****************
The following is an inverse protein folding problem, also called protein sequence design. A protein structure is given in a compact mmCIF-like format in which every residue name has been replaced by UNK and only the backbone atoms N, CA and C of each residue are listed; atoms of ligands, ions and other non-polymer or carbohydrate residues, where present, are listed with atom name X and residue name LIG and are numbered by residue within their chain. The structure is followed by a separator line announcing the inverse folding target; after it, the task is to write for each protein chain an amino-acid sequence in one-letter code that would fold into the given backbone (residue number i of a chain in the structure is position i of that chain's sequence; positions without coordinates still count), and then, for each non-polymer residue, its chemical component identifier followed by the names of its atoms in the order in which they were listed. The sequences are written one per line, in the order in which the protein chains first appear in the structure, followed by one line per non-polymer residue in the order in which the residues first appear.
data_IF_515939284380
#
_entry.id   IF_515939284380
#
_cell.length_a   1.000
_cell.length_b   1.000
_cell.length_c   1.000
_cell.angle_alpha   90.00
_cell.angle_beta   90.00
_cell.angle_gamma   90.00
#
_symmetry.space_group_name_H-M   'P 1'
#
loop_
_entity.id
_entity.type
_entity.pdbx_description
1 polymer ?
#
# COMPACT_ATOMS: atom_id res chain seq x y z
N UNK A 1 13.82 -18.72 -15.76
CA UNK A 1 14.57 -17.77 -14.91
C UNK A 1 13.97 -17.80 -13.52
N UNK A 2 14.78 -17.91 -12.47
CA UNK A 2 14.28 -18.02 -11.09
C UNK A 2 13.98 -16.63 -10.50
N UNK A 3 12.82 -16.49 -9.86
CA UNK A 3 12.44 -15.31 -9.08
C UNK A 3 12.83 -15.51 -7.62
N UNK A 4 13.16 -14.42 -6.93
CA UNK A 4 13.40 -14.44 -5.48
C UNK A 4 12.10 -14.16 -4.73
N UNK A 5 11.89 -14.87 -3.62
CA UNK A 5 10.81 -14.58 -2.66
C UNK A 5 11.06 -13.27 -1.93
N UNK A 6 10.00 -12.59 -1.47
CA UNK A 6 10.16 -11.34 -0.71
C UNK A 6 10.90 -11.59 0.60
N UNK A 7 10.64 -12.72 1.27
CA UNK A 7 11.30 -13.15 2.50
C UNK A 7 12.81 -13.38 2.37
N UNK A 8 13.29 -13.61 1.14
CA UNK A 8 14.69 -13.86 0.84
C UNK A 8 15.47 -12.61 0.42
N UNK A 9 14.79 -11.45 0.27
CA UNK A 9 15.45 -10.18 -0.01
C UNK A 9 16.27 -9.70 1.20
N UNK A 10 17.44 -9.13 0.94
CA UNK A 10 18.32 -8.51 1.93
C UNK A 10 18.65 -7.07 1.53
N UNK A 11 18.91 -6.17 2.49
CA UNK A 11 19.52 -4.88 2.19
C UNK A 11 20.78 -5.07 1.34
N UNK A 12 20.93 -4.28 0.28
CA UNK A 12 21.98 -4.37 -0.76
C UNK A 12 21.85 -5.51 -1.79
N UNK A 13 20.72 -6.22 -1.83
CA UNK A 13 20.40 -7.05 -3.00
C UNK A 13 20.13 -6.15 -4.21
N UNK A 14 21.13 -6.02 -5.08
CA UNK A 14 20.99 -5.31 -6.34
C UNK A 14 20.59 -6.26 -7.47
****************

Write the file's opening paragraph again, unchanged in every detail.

The following is an inverse protein folding problem, also called protein sequence design. A protein structure is given in a compact mmCIF-like format in which every residue name has been replaced by UNK and only the backbone atoms N, CA and C of each residue are listed; atoms of ligands, ions and other non-polymer or carbohydrate residues, where present, are listed with atom name X and residue name LIG and are numbered by residue within their chain. The structure is followed by a separator line announcing the inverse folding target; after it, the task is to write for each protein chain an amino-acid sequence in one-letter code that would fold into the given backbone (residue number i of a chain in the structure is position i of that chain's sequence; positions without coordinates still count), and then, for each non-polymer residue, its chemical component identifier followed by the names of its atoms in the order in which they were listed. The sequences are written one per line, in the order in which the protein chains first appear in the structure, followed by one line per non-polymer residue in the order in which the residues first appear.